Career Advice? One Word. Are You Listening? … Cybersecurity


“I just want to say one word to you,” the adult says. “One word. Are you listening?”

After pausing for dramatic effect he blurts out the secret to the kid’s future: “Plastics!”

The advice might not have been completely off the mark, as plenty of plastic came out of the 1960s, 1970s, and beyond.

But, on a more serious note, the one-word advice I’d give to someone starting out today—or to someone re-starting their career today—would be: “Cybersecurity!”

Late last year the Center for Strategic and International Studies (CSIS) released a report called “A Human Capital Crisis in Cybersecurity” describing the nation’s need to substantially increase the number of highly skilled cybersecurity professionals.

The report notes that there is a severe shortage of cybersecurity professionals on the government side: “While the Obama administration has made cybersecurity a national priority and put forth efforts to hire more than 1,000 cyber security experts at the DHS, Air Force and other government agencies, the question has been where will the government find these professionals.”

The report sees the same shortage for the private sector: “‘There is a growing shortage of cybersecurity professionals which hinders the ability of public and private sectors to adequately defend their portions of an increasingly vital information infrastructure,’ said Claudine Farrell, manager, NGIS Talent Acquisition - Cyber Security and Ground System at Northrop Grumman.”

How bad is the projected shortfall?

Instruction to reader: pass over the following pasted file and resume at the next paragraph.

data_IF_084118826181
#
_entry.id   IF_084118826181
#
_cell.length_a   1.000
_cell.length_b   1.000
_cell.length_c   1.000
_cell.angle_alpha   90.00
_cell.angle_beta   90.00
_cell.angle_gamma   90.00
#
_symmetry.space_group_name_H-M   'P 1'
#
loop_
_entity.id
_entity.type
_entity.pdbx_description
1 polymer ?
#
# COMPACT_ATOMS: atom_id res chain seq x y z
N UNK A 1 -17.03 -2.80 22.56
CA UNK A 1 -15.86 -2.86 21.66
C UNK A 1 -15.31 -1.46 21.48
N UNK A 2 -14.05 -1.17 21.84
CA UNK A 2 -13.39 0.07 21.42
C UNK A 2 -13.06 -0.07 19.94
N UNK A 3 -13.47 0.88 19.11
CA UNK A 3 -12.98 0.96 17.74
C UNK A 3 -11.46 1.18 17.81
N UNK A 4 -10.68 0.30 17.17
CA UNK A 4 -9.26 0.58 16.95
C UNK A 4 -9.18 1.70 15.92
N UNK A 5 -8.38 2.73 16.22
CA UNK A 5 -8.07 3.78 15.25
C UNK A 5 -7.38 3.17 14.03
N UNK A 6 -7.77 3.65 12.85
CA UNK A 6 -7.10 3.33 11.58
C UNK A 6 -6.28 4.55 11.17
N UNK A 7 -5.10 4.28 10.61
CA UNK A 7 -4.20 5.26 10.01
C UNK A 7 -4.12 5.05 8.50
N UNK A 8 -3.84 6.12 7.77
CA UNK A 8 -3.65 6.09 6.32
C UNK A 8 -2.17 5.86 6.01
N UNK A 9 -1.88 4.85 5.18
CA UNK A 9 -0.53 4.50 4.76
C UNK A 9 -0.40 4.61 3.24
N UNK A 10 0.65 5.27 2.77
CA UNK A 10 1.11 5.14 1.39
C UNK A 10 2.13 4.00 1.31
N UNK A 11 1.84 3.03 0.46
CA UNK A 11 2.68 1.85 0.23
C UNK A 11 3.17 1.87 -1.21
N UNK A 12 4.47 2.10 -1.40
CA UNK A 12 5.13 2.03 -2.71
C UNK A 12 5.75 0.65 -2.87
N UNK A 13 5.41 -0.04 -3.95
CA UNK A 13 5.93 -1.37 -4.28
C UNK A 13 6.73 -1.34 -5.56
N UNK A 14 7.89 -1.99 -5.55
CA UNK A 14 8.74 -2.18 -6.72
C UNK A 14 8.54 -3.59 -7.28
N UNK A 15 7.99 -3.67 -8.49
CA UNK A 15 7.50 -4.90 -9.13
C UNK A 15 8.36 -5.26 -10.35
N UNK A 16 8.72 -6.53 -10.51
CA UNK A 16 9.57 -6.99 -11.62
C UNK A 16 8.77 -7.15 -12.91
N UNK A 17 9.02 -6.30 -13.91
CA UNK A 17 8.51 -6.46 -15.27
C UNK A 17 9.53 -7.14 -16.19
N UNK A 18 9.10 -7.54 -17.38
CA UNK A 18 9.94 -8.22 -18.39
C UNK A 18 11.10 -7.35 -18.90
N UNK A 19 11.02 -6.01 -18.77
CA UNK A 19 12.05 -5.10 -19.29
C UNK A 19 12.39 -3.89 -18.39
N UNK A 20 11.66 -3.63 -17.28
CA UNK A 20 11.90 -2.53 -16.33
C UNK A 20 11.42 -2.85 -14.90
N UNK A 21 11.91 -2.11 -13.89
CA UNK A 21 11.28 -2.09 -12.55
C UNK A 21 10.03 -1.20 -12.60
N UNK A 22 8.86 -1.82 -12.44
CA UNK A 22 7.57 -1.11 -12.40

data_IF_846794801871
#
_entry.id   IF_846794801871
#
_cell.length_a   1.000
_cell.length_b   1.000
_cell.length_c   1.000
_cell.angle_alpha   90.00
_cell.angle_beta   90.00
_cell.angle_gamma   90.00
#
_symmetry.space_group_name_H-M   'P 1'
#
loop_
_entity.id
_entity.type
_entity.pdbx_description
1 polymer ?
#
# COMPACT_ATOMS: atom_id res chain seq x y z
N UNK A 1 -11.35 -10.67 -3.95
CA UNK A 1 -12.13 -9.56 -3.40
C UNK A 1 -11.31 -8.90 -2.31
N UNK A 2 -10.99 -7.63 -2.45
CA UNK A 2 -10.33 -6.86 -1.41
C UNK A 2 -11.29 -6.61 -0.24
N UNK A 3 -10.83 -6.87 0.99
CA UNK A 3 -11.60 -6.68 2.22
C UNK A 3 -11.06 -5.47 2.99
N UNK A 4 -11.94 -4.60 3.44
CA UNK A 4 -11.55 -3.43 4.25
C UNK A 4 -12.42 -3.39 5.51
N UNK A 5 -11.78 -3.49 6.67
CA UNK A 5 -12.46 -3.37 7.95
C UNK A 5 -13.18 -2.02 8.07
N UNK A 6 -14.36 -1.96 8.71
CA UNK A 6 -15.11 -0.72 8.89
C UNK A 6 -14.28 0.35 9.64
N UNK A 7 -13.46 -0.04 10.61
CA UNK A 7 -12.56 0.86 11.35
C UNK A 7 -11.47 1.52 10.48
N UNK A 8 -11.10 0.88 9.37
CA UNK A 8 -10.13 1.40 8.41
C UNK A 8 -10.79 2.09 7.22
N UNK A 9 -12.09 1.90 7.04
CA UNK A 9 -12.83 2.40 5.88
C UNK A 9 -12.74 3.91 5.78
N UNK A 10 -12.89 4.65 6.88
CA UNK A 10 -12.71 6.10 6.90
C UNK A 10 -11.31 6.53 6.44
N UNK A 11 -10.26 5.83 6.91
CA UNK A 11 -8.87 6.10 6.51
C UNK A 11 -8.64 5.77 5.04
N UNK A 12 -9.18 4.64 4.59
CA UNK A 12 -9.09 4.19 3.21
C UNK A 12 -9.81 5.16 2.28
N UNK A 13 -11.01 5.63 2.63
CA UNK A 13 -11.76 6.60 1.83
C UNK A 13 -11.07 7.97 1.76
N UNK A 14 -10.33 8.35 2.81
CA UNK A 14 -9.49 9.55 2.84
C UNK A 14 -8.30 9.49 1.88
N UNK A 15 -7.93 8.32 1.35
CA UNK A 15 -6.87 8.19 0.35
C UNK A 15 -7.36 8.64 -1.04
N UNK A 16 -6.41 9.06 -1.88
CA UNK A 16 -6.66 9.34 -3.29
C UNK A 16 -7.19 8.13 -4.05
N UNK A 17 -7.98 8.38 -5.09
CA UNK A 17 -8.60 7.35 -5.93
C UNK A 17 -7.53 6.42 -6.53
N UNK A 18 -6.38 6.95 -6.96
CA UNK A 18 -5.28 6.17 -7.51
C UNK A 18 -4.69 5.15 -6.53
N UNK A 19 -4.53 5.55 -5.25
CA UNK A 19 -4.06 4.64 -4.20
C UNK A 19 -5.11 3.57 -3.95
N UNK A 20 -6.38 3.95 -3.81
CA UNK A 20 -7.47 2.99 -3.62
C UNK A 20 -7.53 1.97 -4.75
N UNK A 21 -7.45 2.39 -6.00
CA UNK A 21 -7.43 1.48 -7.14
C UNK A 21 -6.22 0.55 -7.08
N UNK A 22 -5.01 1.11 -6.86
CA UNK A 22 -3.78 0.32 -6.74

CSIS sees the demand as being perhaps 30 times greater than supply: “According to interviews conducted with Jim Gosler, NSA Visiting Scientist and founding director of the CIA’s Clandestine Information Technology Office, there are only about 1,000 security specialists in the United States who have the specialized skills to operate effectively in cyberspace; however, the United States needs about 10,000 to 30,000 such individuals.”

The door is open for universities, community colleges, enterprise training groups, and others to provide the high-quality training and education that will be required to fill such a huge and presumably growing gap.

Add to government needs and enterprise needs, those of the rest of the business world—and of individuals. The Wall Street Journal recently carried a front pager story about how cybercriminals are shifting focus to small firms with less security.

So for the young person starting out in a career—or for those looking to focus on something new—forget about plastics. Think cybersecurity.


Copyright © 2011 IDG Communications, Inc.

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